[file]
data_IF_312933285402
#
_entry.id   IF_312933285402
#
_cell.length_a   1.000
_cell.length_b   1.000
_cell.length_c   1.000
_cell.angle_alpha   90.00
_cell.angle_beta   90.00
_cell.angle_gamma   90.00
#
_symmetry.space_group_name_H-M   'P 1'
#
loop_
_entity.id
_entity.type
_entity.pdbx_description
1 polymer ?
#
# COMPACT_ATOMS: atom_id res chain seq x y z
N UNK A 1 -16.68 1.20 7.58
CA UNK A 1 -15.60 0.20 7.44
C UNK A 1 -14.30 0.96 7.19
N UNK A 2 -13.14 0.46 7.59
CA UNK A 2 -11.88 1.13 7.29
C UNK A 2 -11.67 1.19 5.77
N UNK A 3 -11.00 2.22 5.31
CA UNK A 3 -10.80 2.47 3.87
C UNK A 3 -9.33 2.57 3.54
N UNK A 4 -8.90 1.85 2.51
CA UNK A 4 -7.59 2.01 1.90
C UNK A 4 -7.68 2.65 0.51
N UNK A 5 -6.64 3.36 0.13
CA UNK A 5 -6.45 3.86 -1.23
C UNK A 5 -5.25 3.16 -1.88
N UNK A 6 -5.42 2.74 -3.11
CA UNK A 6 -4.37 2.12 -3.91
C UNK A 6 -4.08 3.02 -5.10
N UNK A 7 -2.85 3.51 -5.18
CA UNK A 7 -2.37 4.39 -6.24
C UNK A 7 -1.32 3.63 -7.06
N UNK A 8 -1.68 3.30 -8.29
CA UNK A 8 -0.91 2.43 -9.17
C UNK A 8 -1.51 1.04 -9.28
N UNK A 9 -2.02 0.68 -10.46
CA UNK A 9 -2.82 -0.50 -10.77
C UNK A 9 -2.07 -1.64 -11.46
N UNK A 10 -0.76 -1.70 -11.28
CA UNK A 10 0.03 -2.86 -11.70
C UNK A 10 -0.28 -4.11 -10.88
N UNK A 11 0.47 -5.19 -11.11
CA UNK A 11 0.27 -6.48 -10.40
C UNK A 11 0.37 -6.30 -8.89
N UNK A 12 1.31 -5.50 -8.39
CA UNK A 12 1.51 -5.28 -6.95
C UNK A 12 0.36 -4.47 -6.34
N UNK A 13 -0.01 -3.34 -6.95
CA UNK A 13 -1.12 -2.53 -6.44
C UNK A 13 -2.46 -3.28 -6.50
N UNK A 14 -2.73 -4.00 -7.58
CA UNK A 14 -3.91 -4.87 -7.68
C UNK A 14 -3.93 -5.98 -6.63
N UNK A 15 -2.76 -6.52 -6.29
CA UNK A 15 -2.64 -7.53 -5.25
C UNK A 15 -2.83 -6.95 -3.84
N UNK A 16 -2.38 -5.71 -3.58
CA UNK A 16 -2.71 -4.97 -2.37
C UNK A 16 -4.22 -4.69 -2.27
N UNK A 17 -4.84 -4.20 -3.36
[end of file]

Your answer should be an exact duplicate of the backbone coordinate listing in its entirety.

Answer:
data_IF_312933285402
#
_entry.id   IF_312933285402
#
_cell.length_a   1.000
_cell.length_b   1.000
_cell.length_c   1.000
_cell.angle_alpha   90.00
_cell.angle_beta   90.00
_cell.angle_gamma   90.00
#
_symmetry.space_group_name_H-M   'P 1'
#
loop_
_entity.id
_entity.type
_entity.pdbx_description
1 polymer ?
#
# COMPACT_ATOMS: atom_id res chain seq x y z
N UNK A 1 -16.68 1.20 7.58
CA UNK A 1 -15.60 0.20 7.44
C UNK A 1 -14.30 0.96 7.19
N UNK A 2 -13.14 0.46 7.59
CA UNK A 2 -11.88 1.13 7.29
C UNK A 2 -11.67 1.19 5.77
N UNK A 3 -11.00 2.22 5.31
CA UNK A 3 -10.80 2.47 3.87
C UNK A 3 -9.33 2.57 3.54
N UNK A 4 -8.90 1.85 2.51
CA UNK A 4 -7.59 2.01 1.90
C UNK A 4 -7.68 2.65 0.51
N UNK A 5 -6.64 3.36 0.13
CA UNK A 5 -6.45 3.86 -1.23
C UNK A 5 -5.25 3.16 -1.88
N UNK A 6 -5.42 2.74 -3.11
CA UNK A 6 -4.37 2.12 -3.91
C UNK A 6 -4.08 3.02 -5.10
N UNK A 7 -2.85 3.51 -5.18
CA UNK A 7 -2.37 4.39 -6.24
C UNK A 7 -1.32 3.63 -7.06
N UNK A 8 -1.68 3.30 -8.29
CA UNK A 8 -0.91 2.43 -9.17
C UNK A 8 -1.51 1.04 -9.28
N UNK A 9 -2.02 0.68 -10.46
CA UNK A 9 -2.82 -0.50 -10.77
C UNK A 9 -2.07 -1.64 -11.46
N UNK A 10 -0.76 -1.70 -11.28
CA UNK A 10 0.03 -2.86 -11.70
C UNK A 10 -0.28 -4.11 -10.88
N UNK A 11 0.47 -5.19 -11.11
CA UNK A 11 0.27 -6.48 -10.40
C UNK A 11 0.37 -6.30 -8.89
N UNK A 12 1.31 -5.50 -8.39
CA UNK A 12 1.51 -5.28 -6.95
C UNK A 12 0.36 -4.47 -6.34
N UNK A 13 -0.01 -3.34 -6.95
CA UNK A 13 -1.12 -2.53 -6.44
C UNK A 13 -2.46 -3.28 -6.50
N UNK A 14 -2.73 -4.00 -7.58
CA UNK A 14 -3.91 -4.87 -7.68
C UNK A 14 -3.93 -5.98 -6.63
N UNK A 15 -2.76 -6.52 -6.29
CA UNK A 15 -2.64 -7.53 -5.25
C UNK A 15 -2.83 -6.95 -3.84
N UNK A 16 -2.38 -5.71 -3.58
CA UNK A 16 -2.71 -4.97 -2.37
C UNK A 16 -4.22 -4.69 -2.27
N UNK A 17 -4.84 -4.20 -3.36